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No Object Can Travel Faster Than Light, So Why Doesn’t That Apply To Warp Drives?



The speed of light in a vacuum is the absolute speed limit of the universe. As you accelerate towards it, any object with mass suddenly finds it has a lot more of it, and so it takes more and more energy – eventually infinite amounts of energy – in order to move towards it.

It’s disappointing. There’s a lot of universe to explore, and it would be nice if we could reach some of it without sending generational ships, or waiting hundreds of years for signals from probes or human explorers. Enter, the warp drive. While objects with mass are forbidden from reaching and exceeding the speed of light, regions of space can move away from each other at speeds faster than the speed of light (see the expansion of the universe for more details).

Warp drives, popularized by sci-fi show Star Trek and hypothetically explored by scientists (notably Mexican theoretical physicist Miguel Alcubierre) afterwards, theoretically get around the annoying speed of light by wrapping a ship in a bubble of spacetime. The ship would remain stationary within this bubble, while the bubble itself can travel at superluminal speeds (relative to an observer outside it).

“By a purely local expansion of spacetime behind the spaceship and an opposite contraction in front of it, motion faster than the speed of light as seen by observers outside the disturbed region is possible,” Alcubierre explains in a paper. “The resulting distortion is reminiscent of the ‘warp drive’ of science fiction. However, just as it happens with wormholes, exotic matter will be needed in order to generate a distortion of spacetime.”

There have been attempts to reduce the amount of exotic matter required, or question whether it is necessary.

“Even if one believes that exotic matter is forbidden classically, it is well known that quantum field theory permits the existence of regions with negative energy densities in some special circumstances (as, for example, in the Casimir effect,” Alcubierre continues. “The need of exotic matter therefore doesn’t necessarily eliminate the possibility of using a spacetime distortion like the one described above for hyper-fast interstellar travel.”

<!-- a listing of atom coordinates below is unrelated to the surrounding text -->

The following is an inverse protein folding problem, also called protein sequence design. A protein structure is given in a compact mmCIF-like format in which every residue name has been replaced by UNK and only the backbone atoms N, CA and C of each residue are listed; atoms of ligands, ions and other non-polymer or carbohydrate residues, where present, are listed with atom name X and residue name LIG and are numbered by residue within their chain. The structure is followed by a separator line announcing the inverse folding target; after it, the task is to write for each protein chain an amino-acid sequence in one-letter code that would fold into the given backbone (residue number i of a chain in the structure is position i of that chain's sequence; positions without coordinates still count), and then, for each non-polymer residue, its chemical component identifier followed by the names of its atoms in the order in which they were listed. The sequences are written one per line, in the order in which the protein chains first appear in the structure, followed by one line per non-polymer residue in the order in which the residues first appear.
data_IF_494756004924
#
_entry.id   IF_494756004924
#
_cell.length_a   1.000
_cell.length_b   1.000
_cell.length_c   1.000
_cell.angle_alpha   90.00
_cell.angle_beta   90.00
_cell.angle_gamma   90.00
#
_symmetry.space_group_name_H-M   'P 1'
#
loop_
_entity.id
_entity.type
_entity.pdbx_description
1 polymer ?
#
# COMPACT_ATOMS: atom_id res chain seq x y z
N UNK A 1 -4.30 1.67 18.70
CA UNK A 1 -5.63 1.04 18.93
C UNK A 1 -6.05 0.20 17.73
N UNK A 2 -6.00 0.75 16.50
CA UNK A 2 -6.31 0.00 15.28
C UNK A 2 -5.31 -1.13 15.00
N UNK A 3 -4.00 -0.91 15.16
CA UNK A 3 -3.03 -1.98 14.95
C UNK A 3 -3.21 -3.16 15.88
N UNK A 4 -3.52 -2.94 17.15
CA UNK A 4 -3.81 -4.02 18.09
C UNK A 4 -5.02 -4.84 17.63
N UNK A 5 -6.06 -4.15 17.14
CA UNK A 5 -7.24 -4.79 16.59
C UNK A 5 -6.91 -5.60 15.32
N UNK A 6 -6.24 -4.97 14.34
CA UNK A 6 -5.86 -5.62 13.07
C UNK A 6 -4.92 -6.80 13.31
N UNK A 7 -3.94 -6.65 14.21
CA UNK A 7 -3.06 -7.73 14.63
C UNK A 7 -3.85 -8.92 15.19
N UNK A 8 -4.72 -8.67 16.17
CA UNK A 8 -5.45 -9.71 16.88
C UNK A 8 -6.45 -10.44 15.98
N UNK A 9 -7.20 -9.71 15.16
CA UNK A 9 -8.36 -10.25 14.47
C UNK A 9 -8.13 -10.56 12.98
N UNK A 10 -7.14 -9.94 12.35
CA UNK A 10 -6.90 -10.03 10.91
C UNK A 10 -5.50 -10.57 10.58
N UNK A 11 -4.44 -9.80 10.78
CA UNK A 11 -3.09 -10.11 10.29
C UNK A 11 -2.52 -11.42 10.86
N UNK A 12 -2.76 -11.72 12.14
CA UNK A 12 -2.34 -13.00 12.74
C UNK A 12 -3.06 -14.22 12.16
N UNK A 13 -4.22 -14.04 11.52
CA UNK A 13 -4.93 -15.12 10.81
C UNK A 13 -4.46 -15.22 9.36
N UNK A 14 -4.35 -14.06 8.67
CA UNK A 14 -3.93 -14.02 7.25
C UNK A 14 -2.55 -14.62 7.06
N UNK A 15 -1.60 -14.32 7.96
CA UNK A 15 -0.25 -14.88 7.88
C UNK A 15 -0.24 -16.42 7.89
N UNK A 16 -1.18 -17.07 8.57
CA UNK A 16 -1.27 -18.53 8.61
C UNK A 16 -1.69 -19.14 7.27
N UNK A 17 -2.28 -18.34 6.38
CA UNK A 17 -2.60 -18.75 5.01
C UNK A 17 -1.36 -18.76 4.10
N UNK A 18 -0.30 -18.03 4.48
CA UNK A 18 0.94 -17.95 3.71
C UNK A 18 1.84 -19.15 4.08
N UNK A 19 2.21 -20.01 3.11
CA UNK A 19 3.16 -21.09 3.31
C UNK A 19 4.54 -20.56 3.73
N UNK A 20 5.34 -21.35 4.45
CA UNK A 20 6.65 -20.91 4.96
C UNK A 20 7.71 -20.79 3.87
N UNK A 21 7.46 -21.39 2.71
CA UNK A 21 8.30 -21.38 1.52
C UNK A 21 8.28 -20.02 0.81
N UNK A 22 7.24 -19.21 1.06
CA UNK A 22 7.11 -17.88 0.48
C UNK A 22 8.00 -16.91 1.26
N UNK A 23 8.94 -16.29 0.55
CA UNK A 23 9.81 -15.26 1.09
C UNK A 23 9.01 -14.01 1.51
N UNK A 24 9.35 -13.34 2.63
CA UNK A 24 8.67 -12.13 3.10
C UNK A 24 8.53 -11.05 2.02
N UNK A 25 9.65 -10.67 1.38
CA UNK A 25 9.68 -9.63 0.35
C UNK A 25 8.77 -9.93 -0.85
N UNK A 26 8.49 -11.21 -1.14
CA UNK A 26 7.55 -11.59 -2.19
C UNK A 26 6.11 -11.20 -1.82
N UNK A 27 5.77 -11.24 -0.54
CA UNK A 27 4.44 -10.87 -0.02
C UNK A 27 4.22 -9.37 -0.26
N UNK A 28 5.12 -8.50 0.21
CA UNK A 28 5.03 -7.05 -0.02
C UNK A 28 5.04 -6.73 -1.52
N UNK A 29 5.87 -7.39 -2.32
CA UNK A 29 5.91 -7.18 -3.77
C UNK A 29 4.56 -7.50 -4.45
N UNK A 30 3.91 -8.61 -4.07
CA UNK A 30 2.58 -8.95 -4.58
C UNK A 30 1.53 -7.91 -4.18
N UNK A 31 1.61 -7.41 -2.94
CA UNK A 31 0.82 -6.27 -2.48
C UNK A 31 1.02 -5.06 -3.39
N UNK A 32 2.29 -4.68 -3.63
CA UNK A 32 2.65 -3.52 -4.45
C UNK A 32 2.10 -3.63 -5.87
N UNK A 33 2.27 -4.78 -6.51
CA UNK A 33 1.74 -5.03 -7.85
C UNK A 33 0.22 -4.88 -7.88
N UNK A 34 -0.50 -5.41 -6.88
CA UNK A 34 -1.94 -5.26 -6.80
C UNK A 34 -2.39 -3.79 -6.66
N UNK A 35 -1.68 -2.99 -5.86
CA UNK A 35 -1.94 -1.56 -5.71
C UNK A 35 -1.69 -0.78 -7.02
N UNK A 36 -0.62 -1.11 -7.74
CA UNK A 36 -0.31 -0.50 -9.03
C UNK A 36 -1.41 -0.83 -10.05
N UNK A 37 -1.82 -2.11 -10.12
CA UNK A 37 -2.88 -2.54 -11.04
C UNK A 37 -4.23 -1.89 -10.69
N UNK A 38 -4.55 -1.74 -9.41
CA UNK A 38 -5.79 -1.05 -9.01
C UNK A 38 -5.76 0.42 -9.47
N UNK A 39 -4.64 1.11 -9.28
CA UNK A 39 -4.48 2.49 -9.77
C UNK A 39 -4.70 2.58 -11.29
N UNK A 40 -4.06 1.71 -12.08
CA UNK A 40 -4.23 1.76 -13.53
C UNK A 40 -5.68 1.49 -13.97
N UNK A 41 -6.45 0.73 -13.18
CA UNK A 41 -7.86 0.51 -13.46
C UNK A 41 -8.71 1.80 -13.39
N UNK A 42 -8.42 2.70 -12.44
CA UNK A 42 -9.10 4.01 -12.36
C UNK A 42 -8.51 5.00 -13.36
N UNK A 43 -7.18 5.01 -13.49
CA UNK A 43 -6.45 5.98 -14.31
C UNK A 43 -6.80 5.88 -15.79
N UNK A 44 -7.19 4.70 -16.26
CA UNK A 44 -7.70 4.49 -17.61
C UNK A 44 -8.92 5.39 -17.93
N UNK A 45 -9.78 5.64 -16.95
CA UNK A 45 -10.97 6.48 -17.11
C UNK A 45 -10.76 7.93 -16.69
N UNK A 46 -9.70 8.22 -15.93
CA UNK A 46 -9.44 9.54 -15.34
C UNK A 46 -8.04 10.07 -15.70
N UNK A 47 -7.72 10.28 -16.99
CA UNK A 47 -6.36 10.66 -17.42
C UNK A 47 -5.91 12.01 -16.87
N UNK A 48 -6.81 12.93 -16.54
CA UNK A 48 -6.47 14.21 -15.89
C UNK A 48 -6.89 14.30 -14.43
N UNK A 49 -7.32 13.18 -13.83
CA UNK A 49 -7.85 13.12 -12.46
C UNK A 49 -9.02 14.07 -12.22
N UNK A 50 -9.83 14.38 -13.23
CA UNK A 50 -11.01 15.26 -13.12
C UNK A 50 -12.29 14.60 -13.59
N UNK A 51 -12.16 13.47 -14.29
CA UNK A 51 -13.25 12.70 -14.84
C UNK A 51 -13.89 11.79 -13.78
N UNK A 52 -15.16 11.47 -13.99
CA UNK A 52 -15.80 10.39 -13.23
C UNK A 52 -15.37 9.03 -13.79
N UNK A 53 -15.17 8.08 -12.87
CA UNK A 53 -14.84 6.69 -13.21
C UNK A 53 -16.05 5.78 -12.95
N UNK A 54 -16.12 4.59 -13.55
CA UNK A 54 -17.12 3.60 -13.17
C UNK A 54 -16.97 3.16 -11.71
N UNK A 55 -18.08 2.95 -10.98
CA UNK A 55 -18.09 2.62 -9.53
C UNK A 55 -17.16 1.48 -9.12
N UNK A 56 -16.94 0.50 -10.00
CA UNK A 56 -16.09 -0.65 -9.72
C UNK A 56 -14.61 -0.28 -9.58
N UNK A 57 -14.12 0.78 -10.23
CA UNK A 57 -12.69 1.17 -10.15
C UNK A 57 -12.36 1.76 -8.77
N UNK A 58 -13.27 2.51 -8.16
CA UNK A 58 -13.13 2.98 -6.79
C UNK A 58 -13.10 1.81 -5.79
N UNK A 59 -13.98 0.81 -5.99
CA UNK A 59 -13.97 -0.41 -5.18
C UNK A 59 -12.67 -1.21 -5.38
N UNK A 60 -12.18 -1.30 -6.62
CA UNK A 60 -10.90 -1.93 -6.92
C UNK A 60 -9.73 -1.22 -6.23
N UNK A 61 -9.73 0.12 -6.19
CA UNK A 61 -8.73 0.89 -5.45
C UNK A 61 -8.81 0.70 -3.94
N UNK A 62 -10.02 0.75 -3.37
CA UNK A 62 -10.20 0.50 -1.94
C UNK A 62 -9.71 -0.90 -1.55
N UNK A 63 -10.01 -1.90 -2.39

Some teams have attempted to model what we could do without any exotic matter and claimed that it could be possible to use “traditional and novel gravitational techniques” to create a warp bubble within the bounds of known physics – though this would still hugely challenging, require a lot of energy, and likely only able to travel at speeds lower than that of light.

So that’s settled, all we need is some exotic matter, a few technological revolutions, or some less exotic matter and a few technological revolutions and we have ourselves a working warp drive. Time to play Star Trek. Right? Well, probably not. There are problems with warp drives, that could mean they are forbidden by those pesky laws of the universe. 

One is that they could sweep up matter as they traverse the universe, which then gets unleashed once you decelerate. This means that you could arrive at your destination and find that you’ve obliterated it. But say you aim slightly to the left of your destination and don’t really give a hoot about destroying a bunch of matter in some backwater region of space, there are still other problems that arise from faster than light travel, which could end with you breaking causality. In short, if faster-than-light travel can occur then observers in different reference frames begin to disagree about the order of events. 

For a simplified example, imagine a warp ship coming towards you at twice the speed of light (from your vantage point). The first you would see of the ship would be when it arrived, as the light from its starting point has not yet reached you. But that light would reach you, with the light from nearer-to-you points in the journey reaching you first, and then backwards until the journey began. The result would be that you would see a ship suddenly appear, and then flying away from you at the speed of light.

Given that there are no absolute reference frames that override others, this is a problem, and it gets worse to the point of really breaking reality if you involve multiple observers and faster-than-light communication. Something will likely prevent us from breaking the universe, and we will probably find that we are limited by the speed of causality. But for now let’s hope someone will make it so.

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